Boricua Popular Army

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Ejército Popular Boricua – Macheteros
LeadersFiliberto Ojeda Ríos  
Comandante Guasábara
Juan Enrique Segarra-Palmer
Orlando González Claudio
Dates of operation1976–present
Active regionsPuerto Rico, United States
IdeologyPuerto Rican independence
OpponentsUnited States United States

The Ejército Popular Boricua ("Boricua Popular/People's Army"), also known as Los Macheteros ("The Machete Wielders"), is a clandestine militant and insurgent organization based in Puerto Rico, with cells in the states and other nations.[1] It campaigns for, and supports, the independence of Puerto Rico from the United States.

During their first decade of existence, they had an average of two actions per year.[2] The group claimed responsibility for the 1978 bombing of a small power station in the San Juan area, the 1979 retaliation attacks against the United States armed forces personnel, the 1981 Muñiz Air National Guard Base attack, and a 1983 Wells Fargo bank robbery.

Boricua Popular Army was led primarily by former FBI fugitive Filiberto Ojeda Ríos until he was assassinated by the FBI in 2005. Ojeda Rios' killing was termed "an illegal killing" by the Government of Puerto Rico's Comisión de Derechos Civiles (Civil Rights Commission) after a seven-year investigation and a 227-page report issued on 22 September 2011.[3][4]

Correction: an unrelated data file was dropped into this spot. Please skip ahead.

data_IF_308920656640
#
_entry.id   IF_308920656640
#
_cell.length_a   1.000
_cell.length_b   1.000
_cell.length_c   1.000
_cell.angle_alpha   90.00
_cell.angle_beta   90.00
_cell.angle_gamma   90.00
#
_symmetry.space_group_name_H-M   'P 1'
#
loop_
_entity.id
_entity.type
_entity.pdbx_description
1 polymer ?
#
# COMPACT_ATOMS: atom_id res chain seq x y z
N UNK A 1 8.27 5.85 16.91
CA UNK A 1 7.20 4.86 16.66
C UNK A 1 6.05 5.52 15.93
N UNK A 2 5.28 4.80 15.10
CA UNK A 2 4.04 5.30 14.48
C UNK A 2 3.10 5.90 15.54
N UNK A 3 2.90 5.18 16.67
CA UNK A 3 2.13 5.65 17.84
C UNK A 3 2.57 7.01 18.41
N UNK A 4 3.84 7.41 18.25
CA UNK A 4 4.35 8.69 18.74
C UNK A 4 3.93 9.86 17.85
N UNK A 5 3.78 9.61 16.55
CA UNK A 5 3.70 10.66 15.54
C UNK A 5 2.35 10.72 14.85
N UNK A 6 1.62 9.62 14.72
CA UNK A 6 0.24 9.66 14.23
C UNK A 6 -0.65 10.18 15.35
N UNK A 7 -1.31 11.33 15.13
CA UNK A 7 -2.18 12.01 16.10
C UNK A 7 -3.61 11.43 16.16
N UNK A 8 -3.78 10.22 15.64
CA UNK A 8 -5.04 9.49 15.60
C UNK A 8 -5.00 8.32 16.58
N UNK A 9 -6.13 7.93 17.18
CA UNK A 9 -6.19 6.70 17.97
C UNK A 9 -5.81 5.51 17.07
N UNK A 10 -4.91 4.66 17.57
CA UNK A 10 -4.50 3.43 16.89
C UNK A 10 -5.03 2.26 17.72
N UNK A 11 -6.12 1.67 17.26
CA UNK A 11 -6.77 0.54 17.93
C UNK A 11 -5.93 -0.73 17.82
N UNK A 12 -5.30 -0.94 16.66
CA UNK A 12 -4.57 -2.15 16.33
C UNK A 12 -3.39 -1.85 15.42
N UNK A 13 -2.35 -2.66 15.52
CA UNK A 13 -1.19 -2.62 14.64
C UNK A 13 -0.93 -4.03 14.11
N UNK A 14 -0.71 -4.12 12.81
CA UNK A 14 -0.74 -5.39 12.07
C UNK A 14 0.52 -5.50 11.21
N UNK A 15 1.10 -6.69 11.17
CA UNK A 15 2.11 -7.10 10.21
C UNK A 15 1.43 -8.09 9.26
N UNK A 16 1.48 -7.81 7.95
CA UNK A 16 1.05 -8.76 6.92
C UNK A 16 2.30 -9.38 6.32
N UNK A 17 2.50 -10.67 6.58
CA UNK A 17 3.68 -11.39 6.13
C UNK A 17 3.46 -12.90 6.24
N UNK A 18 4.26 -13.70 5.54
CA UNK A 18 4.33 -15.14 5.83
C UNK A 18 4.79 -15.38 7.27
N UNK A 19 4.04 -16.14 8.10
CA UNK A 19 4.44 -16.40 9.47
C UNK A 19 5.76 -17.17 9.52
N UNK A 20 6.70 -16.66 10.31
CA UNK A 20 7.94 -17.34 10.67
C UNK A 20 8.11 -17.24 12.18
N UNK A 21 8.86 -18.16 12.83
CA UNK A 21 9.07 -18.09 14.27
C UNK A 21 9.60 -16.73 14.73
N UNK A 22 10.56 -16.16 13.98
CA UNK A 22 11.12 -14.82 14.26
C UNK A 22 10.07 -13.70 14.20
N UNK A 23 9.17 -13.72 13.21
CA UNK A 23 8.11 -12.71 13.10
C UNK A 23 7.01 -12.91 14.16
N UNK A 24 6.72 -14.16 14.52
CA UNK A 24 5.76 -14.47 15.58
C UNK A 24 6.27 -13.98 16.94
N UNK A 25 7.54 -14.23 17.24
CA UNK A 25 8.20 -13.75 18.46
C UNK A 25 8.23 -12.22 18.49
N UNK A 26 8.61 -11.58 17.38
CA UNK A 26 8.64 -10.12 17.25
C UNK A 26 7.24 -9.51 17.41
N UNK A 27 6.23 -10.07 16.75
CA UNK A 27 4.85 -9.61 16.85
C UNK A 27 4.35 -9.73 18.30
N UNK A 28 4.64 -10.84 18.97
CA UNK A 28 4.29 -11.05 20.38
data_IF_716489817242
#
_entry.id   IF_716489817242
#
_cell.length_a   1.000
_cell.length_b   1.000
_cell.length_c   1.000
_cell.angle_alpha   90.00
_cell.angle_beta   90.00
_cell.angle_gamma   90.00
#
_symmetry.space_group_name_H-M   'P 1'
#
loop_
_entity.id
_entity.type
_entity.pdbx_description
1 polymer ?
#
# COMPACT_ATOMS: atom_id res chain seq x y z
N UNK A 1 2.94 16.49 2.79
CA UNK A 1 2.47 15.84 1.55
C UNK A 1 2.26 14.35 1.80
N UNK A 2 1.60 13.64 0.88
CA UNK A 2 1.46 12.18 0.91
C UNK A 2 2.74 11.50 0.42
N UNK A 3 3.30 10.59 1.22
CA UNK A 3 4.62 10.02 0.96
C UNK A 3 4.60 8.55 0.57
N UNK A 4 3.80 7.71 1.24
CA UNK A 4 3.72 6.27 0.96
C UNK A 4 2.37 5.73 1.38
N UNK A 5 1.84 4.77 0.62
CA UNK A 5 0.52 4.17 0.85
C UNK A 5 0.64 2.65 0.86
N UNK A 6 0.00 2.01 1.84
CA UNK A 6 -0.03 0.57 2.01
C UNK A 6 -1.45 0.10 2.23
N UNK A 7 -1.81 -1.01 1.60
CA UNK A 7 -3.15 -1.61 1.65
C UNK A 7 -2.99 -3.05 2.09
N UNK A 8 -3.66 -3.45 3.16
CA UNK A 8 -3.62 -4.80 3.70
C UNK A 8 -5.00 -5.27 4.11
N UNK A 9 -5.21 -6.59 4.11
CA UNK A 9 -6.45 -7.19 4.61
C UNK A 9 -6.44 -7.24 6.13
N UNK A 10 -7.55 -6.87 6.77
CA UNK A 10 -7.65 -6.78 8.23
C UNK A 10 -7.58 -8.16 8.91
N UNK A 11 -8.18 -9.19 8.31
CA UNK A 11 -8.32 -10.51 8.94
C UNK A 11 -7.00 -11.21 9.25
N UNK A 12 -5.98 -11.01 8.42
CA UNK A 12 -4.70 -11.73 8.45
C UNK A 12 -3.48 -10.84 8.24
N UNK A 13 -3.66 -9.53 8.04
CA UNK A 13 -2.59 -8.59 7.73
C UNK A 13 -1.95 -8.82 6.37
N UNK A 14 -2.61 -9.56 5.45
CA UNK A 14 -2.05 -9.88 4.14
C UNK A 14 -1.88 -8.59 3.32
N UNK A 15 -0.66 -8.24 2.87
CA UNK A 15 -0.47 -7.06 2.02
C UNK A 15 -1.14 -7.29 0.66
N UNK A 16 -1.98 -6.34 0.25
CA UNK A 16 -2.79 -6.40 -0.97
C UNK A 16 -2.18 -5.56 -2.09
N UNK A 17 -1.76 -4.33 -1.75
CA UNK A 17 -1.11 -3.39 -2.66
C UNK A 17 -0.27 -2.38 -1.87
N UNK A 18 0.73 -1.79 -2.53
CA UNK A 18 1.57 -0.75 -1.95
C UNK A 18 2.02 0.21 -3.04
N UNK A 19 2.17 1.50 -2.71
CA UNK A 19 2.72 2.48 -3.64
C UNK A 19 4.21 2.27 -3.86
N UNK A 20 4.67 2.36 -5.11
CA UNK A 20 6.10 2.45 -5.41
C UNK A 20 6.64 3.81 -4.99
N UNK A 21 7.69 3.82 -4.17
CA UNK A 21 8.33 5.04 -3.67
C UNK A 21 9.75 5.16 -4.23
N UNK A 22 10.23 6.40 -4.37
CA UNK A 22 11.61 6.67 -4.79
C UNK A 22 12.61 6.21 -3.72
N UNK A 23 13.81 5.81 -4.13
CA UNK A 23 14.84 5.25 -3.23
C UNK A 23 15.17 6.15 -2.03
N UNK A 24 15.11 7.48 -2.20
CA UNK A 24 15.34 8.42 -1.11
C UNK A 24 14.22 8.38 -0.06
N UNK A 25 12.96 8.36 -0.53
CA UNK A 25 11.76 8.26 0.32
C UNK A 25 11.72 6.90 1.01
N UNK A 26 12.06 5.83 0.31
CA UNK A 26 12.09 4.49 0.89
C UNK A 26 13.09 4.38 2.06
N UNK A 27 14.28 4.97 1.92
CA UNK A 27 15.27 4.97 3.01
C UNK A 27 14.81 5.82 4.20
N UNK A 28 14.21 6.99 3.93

Ideology and operation[edit]

Political stance[edit]

The name Machetero was symbolically adopted from an impromptu band of Puerto Ricans who assembled to defend the island of Puerto Rico from the invading forces of the United States Army during the Spanish–American War, between July 26 and August 12, 1898. Macheteros de Puerto Rico were dispatched throughout the island, working in cooperation with other voluntary groups including the Guardias de la Paz in Yauco and Tiradores de Altura in San Juan.[5] These voluntary units were involved in most of the battles in the Puerto Rican Campaign. Their last involvement was in the Battle of Asomante, where along with units led by Captain Hernaíz, defended Aibonito Pass from invading units.[6] The allied offensive was effective, prompting a retreat order from the American side.[7] However, the following morning the initial peace accords between the U.S. and Spain were made public. Subsequently, both Spanish and Puerto Rican soldiers and volunteers disengaged and Puerto Rico was annexed by the United States.[7]